By all means, members of the European feminist and LGBT+ movements as well as progressive politicians have been right in opposing anti-gender mobilizations, and criticizing the solutions offered by them as threatening human rights and destructive to democratic society. But as they were calling for the need to protect women’s and minority rights and other liberal values from right-wing attacks, what they so often ignored is the fact that the liberal democratic system in its current form has become an empty slogan to the vast masses of people to whom it has very little to offer, among them rural mothers forced to migrate to support their families or middle class women struggling to afford a child.

While this does not mean that these people will automatically become radicalised, what is certain is that those who have been failed by the liberal democratic system will not readily join the struggle to oppose right-wing mobilisations, not recognizing the European democratic values as something worth fighting for. The evidence is already there – while the demonstrations against “gender theory” or sexual education have taken hundreds of thousands of Europeans to the streets, counter-reactions have been considerably smaller in numbers and mostly restricted to the academic and NGO level.

Therefore, the task that stands before European political leaders and decision makers is to acknowledge the connection between anti-genderism and other forms of right-wing radicalisation on the one hand, and the broader crisis of democracy stemming from the failure of the current globalised, capitalist order on the other.

This does not mean that the fight for gender equality should be abandoned as a legitimate social goal or substituted with a plan that focuses on redistribution instead. Rather, the challenge is to reconnect these two dimensions of social justice in new ways.

One way to do so is to start our politics with the very material experiences of ordinary people’s lives, identify the challenges faced by them, and articulate them in progressive terms. It is precisely here that young grassroots feminist and socialist movements offer a unique perspective which could help progressive political parties break out of the current deadlock.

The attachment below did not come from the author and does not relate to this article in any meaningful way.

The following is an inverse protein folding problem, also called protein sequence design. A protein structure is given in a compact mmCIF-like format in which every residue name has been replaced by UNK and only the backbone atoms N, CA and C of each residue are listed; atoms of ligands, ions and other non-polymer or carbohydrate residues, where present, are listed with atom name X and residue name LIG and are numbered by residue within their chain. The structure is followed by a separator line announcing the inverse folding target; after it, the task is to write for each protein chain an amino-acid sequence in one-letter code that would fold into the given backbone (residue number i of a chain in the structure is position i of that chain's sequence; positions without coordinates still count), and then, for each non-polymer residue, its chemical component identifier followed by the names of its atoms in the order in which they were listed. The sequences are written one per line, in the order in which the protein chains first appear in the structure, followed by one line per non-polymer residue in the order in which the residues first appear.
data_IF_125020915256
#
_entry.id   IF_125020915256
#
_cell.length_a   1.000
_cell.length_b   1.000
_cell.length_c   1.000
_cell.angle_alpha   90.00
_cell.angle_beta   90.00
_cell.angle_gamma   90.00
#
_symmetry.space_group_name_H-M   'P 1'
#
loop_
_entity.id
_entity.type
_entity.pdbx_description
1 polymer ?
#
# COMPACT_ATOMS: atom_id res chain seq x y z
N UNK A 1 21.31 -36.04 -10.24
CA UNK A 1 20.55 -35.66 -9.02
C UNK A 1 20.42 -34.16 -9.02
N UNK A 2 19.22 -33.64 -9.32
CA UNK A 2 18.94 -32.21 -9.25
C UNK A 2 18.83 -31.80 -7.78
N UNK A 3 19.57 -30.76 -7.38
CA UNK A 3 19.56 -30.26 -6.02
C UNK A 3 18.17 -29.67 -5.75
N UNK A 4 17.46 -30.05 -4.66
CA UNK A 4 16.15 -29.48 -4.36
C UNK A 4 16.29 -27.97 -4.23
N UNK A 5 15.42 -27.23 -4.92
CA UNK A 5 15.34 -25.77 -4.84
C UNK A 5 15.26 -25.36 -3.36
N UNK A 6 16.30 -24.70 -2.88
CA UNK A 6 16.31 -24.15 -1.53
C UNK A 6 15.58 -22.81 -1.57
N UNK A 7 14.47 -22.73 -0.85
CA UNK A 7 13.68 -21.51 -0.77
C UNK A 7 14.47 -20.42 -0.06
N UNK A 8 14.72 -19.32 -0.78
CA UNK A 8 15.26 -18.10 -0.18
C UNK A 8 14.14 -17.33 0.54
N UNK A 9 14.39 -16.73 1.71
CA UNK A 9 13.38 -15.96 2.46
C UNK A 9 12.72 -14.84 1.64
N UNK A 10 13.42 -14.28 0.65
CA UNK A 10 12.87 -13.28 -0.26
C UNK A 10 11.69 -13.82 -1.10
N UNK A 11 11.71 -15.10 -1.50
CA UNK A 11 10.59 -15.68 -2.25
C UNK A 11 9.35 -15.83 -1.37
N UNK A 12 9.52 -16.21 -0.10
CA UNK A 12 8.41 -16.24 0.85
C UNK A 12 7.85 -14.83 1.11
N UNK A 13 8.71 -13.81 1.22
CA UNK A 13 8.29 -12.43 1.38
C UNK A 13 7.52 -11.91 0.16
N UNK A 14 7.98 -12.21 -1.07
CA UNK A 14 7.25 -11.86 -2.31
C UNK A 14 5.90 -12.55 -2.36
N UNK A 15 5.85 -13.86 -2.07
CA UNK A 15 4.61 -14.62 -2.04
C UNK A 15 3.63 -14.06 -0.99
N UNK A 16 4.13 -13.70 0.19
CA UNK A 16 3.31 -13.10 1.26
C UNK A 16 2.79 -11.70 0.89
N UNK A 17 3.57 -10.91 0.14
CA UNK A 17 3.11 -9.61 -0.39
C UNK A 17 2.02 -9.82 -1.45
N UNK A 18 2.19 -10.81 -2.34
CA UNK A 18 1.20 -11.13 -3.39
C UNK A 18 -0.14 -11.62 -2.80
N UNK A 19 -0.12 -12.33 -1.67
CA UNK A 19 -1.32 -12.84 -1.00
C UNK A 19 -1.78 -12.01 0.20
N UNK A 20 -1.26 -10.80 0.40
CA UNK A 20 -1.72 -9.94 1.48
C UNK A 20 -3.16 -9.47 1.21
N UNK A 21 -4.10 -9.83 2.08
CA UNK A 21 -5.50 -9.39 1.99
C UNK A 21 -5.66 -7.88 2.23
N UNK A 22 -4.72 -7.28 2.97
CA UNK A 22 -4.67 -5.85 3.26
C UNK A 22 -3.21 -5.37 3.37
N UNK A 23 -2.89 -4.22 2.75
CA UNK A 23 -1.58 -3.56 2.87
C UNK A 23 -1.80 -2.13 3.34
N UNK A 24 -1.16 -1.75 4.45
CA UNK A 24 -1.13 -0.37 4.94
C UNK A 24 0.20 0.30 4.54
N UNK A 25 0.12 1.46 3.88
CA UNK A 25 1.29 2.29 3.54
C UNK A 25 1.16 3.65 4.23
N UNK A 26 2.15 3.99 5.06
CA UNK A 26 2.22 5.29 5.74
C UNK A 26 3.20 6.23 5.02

Working grassroots with women who have been disproportionately affected by the rolling back of the state, severe austerity measures, growing precarity of employment and privatization of care work, feminist activists across the globe remind us that women experience intersecting oppressions and that the promise of gender equality cannot be fulfilled without reforming the current socioeconomic system, and that only by solving the latter can we renew people’s faith in the democratic project.

The author is a sociologist and a feminist currently pursuing a PhD at the Graduate School for Social Research, Polish Academy of Sciences in Warsaw. Her research focuses on Polish nationalism, militarism and the far-right seen from a gender perspective. She is the author of “Płeć powstania warszawskiego” [Gender of the Warsaw Uprising, IBL PAN 2013] and contributor to “Gender as symbolic glue. The position and role of conservative and far right parties in the anti-gender mobilisations in Europe” (FEPS and FES 2015). She is also a member of FEPS Young Academics Network and a Gender Research Team affiliated with the Polish Academy of Sciences. 

This article is an extended version of the author’s statement delivered at the event Passing on the Torch. The legacy of the Beijing Platform for Action and new, grassroots feminist movements organized by the Foundation for European Progressive Studies in the European Parliament in Brussels on 20 October 2015.

Weronika Grzebalska

Eastern European Futures

In 2009, the European Union and six of its Eastern neighbours launched the Eastern Partnership (EaP) with the stated aim of building a common area of shared democracy, prosperity, stability and increased cooperation. A decade on, however, progress has been mixed.

Visegrad Insight is published by the Res Publica Foundation. This special edition has been prepared in cooperation with the German Marshall Fund of the United States and supported by the International Visegrad Fund.

Download the report in PDF